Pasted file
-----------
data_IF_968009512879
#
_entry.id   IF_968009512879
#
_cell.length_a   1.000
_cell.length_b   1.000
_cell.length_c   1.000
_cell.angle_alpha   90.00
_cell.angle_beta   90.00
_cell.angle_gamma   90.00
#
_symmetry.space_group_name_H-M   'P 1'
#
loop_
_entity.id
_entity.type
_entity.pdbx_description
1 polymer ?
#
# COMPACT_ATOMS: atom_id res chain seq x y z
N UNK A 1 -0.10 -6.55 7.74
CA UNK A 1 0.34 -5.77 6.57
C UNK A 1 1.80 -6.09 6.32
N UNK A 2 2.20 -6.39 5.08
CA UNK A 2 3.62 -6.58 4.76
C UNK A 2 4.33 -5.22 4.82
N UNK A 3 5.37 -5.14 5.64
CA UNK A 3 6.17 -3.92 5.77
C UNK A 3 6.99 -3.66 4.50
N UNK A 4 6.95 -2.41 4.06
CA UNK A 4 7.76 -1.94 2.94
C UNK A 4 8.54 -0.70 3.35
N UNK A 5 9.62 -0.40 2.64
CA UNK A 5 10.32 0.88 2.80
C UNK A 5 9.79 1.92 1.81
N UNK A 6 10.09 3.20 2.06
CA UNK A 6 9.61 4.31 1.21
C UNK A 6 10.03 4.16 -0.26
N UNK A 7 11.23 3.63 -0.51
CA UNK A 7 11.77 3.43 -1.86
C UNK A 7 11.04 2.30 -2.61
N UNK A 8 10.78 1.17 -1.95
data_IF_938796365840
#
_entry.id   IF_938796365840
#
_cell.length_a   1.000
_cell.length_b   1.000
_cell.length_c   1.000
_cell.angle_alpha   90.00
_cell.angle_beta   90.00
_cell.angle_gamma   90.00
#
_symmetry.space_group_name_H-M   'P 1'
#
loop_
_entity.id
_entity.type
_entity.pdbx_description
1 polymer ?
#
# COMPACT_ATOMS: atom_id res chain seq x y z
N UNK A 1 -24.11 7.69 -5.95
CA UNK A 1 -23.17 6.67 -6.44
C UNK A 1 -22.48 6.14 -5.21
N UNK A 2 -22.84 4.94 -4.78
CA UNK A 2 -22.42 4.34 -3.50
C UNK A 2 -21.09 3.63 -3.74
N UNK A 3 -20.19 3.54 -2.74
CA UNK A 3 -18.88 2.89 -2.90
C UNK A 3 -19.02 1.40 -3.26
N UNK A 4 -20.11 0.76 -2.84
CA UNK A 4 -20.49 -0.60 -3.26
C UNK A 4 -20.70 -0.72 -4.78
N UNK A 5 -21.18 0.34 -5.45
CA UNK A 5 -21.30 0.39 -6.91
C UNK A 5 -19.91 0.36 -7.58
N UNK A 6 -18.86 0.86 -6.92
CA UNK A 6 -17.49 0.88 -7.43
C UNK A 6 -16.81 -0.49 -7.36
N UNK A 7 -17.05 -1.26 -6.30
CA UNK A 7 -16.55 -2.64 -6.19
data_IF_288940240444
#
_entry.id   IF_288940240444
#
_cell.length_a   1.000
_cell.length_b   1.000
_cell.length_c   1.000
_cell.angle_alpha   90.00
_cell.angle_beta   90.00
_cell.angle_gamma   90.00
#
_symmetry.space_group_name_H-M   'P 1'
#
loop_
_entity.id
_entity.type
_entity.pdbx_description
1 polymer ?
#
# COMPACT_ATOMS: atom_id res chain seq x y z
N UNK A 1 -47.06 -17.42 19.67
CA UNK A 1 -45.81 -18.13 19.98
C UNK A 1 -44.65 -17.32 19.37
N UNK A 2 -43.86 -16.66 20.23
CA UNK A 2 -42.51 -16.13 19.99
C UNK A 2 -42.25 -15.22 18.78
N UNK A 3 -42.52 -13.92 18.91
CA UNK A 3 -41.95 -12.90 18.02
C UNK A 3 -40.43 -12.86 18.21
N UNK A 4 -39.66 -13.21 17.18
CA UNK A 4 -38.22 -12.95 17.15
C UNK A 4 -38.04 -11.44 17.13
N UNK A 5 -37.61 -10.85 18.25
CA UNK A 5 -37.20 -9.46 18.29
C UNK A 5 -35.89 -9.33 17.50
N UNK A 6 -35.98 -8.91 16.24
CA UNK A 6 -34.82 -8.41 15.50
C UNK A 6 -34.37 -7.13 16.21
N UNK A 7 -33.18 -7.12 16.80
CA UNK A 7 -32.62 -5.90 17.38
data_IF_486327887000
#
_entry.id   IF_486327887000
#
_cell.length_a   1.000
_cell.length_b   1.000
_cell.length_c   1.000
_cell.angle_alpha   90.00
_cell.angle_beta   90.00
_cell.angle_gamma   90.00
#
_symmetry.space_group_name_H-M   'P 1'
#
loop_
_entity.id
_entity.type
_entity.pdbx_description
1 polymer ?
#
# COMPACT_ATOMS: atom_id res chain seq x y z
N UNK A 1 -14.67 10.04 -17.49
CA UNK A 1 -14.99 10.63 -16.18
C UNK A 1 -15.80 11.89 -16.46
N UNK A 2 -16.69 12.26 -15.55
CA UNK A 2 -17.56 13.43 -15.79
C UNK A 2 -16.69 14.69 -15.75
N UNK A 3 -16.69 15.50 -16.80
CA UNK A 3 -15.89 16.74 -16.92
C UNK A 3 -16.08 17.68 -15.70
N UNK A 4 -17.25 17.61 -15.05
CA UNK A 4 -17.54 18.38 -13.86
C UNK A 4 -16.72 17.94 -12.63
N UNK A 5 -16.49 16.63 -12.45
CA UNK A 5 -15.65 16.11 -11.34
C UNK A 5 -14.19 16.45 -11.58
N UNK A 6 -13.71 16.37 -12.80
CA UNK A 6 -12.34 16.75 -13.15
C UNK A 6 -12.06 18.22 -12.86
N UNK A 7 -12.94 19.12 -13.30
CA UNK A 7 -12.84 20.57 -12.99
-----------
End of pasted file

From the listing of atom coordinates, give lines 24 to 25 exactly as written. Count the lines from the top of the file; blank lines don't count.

N UNK A 2 2.20 -6.39 5.08
CA UNK A 2 3.62 -6.58 4.76